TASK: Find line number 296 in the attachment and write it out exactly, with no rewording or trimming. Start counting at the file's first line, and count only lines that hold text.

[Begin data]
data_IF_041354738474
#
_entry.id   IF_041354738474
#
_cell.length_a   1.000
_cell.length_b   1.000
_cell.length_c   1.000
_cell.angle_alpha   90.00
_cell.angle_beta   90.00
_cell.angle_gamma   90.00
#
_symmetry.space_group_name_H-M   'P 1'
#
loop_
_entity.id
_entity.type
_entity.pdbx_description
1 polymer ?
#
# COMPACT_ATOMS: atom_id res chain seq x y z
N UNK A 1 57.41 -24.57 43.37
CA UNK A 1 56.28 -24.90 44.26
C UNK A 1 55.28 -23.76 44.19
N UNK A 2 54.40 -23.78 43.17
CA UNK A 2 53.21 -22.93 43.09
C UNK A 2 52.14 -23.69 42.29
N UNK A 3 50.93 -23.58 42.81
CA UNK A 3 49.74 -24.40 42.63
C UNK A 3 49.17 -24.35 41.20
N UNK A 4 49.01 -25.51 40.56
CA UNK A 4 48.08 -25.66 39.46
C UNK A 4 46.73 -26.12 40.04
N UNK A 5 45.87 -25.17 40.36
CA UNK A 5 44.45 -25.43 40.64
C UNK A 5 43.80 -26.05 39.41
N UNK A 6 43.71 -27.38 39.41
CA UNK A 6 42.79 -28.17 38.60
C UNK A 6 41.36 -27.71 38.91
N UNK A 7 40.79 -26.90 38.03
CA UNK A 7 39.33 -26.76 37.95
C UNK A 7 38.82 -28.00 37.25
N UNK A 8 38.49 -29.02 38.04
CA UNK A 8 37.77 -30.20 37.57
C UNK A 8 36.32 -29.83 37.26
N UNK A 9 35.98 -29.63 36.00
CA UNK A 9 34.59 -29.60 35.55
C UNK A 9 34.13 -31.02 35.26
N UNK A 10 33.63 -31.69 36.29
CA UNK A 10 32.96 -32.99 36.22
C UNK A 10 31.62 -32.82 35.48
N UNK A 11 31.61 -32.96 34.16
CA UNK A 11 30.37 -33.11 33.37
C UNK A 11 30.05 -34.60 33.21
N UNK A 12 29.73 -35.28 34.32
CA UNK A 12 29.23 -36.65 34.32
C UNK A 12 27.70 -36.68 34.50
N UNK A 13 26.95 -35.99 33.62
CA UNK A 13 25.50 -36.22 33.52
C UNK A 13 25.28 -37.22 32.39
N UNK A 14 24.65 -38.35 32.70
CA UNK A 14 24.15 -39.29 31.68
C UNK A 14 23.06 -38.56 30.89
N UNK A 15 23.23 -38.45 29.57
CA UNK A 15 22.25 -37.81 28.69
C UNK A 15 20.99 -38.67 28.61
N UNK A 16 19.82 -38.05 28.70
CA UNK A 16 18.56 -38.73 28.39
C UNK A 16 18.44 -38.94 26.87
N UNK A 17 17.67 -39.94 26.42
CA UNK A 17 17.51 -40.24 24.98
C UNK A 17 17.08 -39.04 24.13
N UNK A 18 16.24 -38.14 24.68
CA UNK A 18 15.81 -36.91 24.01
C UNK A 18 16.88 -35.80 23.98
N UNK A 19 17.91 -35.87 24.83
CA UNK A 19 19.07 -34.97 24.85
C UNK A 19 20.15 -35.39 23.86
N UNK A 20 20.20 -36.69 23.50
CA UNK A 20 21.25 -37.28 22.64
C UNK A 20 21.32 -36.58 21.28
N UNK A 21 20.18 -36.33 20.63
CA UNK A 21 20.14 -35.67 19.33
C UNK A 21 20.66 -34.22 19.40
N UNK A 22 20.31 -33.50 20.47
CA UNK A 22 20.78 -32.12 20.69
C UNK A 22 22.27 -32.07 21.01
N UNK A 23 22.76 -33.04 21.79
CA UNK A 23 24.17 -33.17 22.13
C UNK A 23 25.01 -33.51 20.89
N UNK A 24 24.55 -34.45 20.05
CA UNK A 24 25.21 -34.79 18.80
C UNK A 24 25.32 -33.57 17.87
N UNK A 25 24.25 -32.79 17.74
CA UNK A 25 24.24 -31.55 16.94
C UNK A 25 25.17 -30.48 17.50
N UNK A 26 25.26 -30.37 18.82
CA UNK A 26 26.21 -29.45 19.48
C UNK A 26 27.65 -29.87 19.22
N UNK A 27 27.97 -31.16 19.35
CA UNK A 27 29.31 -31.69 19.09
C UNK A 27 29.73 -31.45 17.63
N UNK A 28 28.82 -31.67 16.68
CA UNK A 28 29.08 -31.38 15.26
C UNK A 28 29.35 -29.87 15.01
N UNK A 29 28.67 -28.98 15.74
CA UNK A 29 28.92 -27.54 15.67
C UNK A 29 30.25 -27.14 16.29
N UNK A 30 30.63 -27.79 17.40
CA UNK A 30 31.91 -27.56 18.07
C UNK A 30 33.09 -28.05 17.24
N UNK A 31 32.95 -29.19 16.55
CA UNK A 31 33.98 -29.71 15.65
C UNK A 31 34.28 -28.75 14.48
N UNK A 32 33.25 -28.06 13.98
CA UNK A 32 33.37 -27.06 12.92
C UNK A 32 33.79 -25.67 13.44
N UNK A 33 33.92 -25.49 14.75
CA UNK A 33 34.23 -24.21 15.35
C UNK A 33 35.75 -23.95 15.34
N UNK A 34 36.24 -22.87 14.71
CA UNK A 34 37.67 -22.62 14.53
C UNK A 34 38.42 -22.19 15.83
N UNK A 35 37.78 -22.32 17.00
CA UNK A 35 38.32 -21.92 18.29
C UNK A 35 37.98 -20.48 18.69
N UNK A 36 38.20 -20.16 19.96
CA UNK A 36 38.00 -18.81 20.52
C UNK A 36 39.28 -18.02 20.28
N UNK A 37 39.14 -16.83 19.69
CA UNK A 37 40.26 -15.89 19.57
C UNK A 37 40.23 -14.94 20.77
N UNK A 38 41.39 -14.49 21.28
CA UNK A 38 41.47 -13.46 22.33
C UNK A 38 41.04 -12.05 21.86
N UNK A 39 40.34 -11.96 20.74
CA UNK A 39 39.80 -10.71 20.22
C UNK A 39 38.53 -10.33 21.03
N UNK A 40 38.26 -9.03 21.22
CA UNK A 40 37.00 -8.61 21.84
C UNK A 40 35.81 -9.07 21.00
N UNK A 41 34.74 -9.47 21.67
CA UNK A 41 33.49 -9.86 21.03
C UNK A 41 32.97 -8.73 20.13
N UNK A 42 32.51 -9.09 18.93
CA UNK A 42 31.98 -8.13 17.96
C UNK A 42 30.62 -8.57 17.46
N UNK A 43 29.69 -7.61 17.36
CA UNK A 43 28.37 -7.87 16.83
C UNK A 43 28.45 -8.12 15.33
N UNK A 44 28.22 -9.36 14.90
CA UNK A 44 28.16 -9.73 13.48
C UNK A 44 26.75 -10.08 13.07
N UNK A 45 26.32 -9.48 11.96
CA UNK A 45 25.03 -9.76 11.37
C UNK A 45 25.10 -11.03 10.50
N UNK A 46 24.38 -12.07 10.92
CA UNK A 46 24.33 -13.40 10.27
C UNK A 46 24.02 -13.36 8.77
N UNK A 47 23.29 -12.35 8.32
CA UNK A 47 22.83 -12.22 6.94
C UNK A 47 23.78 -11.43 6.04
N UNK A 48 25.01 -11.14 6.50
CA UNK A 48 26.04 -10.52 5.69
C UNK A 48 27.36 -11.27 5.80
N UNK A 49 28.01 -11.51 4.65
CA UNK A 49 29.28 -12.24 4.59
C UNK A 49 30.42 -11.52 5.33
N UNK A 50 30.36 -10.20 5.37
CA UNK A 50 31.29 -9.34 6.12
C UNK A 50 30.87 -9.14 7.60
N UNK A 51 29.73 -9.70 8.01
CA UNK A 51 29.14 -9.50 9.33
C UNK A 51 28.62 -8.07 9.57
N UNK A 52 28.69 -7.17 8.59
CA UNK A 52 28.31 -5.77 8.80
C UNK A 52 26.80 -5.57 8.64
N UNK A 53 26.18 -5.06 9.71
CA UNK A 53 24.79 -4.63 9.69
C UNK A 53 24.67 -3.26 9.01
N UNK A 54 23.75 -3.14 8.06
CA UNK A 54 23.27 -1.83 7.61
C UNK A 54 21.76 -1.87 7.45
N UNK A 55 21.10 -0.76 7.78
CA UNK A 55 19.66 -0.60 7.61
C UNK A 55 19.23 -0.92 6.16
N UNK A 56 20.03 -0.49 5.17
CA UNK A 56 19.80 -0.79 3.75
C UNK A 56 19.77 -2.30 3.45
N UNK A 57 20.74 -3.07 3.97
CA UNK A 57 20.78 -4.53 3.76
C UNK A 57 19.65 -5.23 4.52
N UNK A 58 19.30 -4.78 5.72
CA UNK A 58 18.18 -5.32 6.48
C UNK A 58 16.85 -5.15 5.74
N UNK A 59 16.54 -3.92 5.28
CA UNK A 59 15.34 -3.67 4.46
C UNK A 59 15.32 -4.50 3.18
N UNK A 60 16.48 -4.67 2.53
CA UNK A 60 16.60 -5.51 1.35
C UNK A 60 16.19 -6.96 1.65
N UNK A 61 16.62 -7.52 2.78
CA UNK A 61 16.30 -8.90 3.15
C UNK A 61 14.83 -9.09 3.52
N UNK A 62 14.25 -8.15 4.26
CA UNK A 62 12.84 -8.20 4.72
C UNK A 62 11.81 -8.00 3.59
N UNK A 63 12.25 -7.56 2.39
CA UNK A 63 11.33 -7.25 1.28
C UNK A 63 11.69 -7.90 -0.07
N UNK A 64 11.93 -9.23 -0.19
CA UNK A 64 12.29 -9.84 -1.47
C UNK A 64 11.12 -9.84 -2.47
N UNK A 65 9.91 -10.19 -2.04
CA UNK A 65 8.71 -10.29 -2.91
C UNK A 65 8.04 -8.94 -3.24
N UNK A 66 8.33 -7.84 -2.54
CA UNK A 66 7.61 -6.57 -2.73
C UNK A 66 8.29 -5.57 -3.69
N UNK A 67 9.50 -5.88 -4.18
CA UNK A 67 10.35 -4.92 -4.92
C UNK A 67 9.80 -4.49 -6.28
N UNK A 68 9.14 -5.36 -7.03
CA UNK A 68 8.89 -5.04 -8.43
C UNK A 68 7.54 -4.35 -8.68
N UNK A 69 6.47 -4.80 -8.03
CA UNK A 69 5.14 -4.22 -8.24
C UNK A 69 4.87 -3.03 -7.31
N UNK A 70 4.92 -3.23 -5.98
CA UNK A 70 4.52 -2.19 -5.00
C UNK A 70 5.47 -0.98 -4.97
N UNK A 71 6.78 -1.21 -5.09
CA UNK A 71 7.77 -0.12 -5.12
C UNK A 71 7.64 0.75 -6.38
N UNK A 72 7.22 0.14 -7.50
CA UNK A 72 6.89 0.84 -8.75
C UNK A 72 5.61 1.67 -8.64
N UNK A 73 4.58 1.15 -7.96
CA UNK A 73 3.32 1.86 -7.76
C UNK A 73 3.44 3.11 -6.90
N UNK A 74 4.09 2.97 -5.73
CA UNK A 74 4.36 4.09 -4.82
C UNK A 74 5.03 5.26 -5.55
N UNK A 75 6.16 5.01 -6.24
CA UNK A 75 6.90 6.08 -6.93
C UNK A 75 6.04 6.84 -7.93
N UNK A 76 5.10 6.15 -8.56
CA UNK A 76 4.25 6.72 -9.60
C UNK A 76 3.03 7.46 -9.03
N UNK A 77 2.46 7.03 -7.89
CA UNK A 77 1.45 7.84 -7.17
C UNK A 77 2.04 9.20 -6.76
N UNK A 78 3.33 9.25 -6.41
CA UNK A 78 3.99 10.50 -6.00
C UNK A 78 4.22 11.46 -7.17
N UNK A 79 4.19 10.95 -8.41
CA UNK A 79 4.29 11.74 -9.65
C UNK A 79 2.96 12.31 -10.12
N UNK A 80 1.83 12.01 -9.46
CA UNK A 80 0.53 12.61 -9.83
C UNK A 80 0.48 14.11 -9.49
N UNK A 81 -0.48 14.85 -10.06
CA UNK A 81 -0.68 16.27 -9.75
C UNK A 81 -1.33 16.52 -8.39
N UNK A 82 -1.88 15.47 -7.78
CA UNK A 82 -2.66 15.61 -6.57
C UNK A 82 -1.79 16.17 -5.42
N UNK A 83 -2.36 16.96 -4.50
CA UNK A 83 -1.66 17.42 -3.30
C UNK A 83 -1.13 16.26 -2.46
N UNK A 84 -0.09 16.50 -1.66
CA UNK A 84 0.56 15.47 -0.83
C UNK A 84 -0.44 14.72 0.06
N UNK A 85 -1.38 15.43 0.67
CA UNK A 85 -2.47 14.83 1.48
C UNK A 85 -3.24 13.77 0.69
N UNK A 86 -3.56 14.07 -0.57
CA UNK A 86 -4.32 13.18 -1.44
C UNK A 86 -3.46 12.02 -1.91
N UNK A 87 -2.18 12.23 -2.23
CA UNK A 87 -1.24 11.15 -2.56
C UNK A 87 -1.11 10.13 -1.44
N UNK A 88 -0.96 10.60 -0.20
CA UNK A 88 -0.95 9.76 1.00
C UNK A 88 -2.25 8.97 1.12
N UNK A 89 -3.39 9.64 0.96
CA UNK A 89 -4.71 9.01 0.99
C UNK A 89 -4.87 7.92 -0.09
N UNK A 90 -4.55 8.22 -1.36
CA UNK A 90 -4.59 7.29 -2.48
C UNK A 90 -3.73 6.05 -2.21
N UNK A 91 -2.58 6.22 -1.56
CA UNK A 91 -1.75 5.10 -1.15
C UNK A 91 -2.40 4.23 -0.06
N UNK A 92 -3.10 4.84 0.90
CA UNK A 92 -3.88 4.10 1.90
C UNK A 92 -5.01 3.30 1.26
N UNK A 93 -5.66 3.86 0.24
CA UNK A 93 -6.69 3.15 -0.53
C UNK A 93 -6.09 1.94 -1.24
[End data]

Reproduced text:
C UNK A 92 -5.01 3.30 1.26